I have posted several times now some good old basic common sense about how to do valid historical research — according to reputable historians themselves. My point has usually been to try to point out that what we too often read by biblical scholars addressing early Christianity — criteria of authenticity, “triangulation” of social memories, etc — would not be recognized as responsible or reliable methods of discovering what can be known about the past.
Here is the same point being made, not by historians, but by sensible journalists and news media editors. I have bolded and underlined the key section.
Fusion GPS, an opposition research company (founded by former journalists, it provided information to private clients), had been retained by Democratic Party interests. Fusion had hired Christopher Steele, a former British spy, in June 2016, to help investigate Trump’s repeated brags about his relationship with Vladimir Putin and the nature of Trump’s relationship with the Kremlin. With reports from Russian sources, many connected to Russian intelligence, Steele assembled a damaging report— now dubbed the “dossier”— suggesting that Donald Trump was being blackmailed by the Putin government. In September, Steele briefed reporters from the New York Times, the Washington Post, Yahoo! News, the New Yorker, and CNN. All declined to use this unverified information, with its unclear provenance, especially given that it was about an unlikely election winner.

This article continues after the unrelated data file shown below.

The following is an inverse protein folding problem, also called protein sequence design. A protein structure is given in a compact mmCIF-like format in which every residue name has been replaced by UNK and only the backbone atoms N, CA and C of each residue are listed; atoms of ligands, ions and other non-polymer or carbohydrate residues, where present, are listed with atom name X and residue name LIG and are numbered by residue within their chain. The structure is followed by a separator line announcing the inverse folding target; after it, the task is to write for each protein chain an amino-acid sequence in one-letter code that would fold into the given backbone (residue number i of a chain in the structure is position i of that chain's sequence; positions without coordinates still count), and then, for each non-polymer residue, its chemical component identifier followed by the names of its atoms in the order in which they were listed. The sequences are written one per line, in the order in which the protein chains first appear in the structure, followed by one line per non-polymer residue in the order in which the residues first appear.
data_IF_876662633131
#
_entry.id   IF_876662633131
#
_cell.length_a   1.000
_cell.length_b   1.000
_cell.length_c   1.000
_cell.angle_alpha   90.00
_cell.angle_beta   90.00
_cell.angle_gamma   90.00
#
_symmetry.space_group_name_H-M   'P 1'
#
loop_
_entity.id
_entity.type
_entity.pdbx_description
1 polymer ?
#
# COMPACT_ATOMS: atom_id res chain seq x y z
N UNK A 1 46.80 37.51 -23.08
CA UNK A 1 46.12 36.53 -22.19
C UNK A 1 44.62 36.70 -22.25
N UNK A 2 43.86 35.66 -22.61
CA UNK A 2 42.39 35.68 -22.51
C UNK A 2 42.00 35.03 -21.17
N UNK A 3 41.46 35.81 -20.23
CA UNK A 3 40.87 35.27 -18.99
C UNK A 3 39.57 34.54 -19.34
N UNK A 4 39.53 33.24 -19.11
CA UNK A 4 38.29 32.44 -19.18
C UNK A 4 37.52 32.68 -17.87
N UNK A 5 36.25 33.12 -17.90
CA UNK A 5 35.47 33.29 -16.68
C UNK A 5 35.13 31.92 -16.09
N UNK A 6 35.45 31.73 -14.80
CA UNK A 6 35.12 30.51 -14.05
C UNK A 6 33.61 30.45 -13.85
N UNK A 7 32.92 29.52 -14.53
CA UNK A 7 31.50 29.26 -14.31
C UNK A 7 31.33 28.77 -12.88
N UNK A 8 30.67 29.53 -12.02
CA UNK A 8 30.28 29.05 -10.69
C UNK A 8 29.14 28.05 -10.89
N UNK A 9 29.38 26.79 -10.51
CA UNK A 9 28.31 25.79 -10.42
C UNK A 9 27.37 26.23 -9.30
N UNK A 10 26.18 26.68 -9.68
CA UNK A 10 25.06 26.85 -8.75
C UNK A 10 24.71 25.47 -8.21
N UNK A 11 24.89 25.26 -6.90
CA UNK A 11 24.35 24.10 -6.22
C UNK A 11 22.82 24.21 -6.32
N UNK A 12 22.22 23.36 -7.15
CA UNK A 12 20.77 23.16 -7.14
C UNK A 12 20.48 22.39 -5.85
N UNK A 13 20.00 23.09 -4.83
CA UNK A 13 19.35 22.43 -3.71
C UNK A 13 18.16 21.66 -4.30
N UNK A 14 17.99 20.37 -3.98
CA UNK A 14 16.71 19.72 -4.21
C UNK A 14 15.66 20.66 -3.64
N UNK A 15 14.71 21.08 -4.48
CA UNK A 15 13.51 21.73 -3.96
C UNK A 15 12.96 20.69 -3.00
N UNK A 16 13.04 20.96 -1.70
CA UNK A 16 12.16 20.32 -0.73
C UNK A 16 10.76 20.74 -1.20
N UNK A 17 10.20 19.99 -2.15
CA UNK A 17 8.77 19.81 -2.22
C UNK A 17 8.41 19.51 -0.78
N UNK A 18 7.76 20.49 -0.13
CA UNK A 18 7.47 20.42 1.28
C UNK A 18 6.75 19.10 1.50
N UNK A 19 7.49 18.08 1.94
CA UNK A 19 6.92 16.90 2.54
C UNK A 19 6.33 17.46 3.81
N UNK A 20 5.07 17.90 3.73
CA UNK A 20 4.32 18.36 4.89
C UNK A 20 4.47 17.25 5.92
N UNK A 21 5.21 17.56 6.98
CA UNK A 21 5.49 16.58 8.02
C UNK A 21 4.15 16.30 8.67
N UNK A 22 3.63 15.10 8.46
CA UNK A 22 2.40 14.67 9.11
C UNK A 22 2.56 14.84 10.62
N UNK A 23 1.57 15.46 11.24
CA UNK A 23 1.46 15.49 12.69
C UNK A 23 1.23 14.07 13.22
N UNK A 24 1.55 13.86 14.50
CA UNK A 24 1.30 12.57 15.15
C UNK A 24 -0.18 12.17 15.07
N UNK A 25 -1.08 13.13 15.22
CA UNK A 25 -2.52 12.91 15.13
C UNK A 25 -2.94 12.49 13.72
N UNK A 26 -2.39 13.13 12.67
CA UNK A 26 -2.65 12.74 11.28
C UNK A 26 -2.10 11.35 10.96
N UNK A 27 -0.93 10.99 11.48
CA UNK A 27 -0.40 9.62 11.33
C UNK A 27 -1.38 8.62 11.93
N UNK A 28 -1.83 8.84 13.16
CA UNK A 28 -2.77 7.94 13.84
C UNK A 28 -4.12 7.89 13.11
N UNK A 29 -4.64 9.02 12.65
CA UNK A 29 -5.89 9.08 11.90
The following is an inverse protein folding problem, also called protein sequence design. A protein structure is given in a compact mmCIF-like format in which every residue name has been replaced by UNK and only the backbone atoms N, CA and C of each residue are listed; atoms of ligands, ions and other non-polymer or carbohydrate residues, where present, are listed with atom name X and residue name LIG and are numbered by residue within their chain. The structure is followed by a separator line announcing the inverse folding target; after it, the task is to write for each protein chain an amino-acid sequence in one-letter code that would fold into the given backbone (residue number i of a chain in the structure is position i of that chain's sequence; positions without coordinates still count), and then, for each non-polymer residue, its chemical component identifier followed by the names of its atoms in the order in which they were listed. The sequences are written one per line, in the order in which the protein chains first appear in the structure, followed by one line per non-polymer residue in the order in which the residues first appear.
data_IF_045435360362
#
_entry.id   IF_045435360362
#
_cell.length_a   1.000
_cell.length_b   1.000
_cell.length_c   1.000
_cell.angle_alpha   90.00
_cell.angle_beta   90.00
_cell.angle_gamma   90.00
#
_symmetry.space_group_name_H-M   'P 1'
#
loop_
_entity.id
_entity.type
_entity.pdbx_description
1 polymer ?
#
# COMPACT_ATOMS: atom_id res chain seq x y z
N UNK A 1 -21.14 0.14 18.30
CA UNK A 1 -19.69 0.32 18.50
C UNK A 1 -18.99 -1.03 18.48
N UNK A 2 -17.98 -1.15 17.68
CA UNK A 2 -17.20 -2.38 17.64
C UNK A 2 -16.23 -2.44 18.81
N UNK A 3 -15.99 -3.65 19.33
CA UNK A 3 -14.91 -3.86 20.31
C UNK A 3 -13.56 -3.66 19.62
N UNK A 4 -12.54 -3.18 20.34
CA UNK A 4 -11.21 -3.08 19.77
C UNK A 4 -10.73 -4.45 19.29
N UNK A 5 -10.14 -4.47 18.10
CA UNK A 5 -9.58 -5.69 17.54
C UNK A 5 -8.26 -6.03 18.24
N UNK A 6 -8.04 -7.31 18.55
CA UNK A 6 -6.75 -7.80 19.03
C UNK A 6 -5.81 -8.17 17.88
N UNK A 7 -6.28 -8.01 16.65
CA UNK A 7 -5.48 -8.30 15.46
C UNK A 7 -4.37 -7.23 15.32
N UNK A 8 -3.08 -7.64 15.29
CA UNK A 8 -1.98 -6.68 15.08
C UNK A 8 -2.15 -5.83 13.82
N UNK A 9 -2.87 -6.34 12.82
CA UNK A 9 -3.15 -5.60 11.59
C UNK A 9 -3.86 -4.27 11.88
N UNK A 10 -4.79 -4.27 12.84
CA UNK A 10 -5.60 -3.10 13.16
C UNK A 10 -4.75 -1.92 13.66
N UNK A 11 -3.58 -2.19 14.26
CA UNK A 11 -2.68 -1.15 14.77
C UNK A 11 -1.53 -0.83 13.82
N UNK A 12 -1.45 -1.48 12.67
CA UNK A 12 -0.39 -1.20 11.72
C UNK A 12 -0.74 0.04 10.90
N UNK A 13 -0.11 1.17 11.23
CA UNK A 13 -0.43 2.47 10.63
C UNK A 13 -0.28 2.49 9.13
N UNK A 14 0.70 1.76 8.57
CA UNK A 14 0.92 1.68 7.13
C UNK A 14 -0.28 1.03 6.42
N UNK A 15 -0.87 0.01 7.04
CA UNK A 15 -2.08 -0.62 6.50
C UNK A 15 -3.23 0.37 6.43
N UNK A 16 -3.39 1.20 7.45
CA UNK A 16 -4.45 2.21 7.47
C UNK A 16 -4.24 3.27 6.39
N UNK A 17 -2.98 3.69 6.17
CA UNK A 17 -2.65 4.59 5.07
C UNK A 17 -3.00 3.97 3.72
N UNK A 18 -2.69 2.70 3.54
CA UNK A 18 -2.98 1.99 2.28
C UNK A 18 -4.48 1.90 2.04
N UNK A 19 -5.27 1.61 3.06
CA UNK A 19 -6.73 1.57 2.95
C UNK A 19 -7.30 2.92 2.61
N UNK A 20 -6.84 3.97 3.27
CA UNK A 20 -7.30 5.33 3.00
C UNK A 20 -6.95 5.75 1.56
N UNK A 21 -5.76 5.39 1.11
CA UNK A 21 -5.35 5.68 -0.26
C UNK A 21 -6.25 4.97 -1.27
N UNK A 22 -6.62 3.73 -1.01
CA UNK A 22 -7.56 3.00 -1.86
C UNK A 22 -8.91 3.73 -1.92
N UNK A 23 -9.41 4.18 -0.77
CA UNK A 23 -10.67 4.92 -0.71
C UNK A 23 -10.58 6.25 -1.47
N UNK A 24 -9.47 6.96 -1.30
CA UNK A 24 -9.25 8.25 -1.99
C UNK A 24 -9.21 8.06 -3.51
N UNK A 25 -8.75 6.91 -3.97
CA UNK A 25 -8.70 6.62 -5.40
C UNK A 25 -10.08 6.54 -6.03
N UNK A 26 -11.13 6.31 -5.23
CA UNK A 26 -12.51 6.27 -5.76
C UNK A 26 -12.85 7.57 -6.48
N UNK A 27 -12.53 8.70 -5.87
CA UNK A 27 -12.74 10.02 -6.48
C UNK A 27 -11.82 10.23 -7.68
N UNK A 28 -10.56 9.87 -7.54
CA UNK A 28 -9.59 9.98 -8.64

Wolff, Michael. Fire and Fury (Kindle Locations 715-722). Little, Brown Book Group. Kindle Edition.
Note. I am not interested in discussing Trump, nor any of the business about Russian connections with Trump or anyone associated with him. Nor even Wolff’s Fire and Fury or Wolff’s own reliability as a “historian”. The sole point of this post is to draw attention to what is evidently considered fundamental when authenticating any information.
If a claim cannot be verified, then we need to have very good reasons for treating it as a “fact”. To suggest no-one would make it up or the author was surely passing on what he knew with good reason to be true are not good enough reasons for using the data as a fact upon which to build a historical reconstruction.
If we cannot verify the origin or source of the assertion we have every reason to hold the information at arms length until we can have some assurance about who it comes from, whether that person was in a position to know, the nature of the work they were producing, etc.
Yep, that means we cannot verify popular accounts of, say, very early Roman history.
Nope, that does not mean we cannot verify very rich accounts of Roman history and persons in the last centuries of the Republic and early Empire.
But I won’t repeat all of those caveats and consequences etc etc here again. Just drawing attention here to what most of us basically know anyway, even if we sometimes forget it when swept away by the speculative imaginations of some biblical scholars confusing themselves with “historians”.